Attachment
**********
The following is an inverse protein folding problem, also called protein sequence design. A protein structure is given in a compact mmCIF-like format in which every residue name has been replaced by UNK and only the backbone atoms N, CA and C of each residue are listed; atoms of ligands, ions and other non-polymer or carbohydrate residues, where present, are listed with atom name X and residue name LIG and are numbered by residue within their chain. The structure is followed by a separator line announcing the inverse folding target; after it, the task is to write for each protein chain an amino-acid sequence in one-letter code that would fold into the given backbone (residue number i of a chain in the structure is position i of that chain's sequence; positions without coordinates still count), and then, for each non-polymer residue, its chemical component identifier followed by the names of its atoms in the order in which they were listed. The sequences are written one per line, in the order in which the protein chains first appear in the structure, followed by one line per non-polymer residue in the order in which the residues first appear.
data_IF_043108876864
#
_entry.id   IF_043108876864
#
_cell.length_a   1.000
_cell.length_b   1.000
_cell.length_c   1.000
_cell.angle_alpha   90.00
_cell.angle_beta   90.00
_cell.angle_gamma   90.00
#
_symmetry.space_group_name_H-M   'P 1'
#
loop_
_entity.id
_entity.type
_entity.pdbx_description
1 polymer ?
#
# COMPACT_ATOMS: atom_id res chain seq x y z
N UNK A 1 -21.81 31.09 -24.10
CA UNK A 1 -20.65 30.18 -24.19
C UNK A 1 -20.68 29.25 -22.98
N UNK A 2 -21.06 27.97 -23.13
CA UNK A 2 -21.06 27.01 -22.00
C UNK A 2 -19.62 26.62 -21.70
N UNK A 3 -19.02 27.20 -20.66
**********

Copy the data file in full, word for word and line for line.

The following is an inverse protein folding problem, also called protein sequence design. A protein structure is given in a compact mmCIF-like format in which every residue name has been replaced by UNK and only the backbone atoms N, CA and C of each residue are listed; atoms of ligands, ions and other non-polymer or carbohydrate residues, where present, are listed with atom name X and residue name LIG and are numbered by residue within their chain. The structure is followed by a separator line announcing the inverse folding target; after it, the task is to write for each protein chain an amino-acid sequence in one-letter code that would fold into the given backbone (residue number i of a chain in the structure is position i of that chain's sequence; positions without coordinates still count), and then, for each non-polymer residue, its chemical component identifier followed by the names of its atoms in the order in which they were listed. The sequences are written one per line, in the order in which the protein chains first appear in the structure, followed by one line per non-polymer residue in the order in which the residues first appear.
data_IF_043108876864
#
_entry.id   IF_043108876864
#
_cell.length_a   1.000
_cell.length_b   1.000
_cell.length_c   1.000
_cell.angle_alpha   90.00
_cell.angle_beta   90.00
_cell.angle_gamma   90.00
#
_symmetry.space_group_name_H-M   'P 1'
#
loop_
_entity.id
_entity.type
_entity.pdbx_description
1 polymer ?
#
# COMPACT_ATOMS: atom_id res chain seq x y z
N UNK A 1 -21.81 31.09 -24.10
CA UNK A 1 -20.65 30.18 -24.19
C UNK A 1 -20.68 29.25 -22.98
N UNK A 2 -21.06 27.97 -23.13
CA UNK A 2 -21.06 27.01 -22.00
C UNK A 2 -19.62 26.62 -21.70
N UNK A 3 -19.02 27.20 -20.66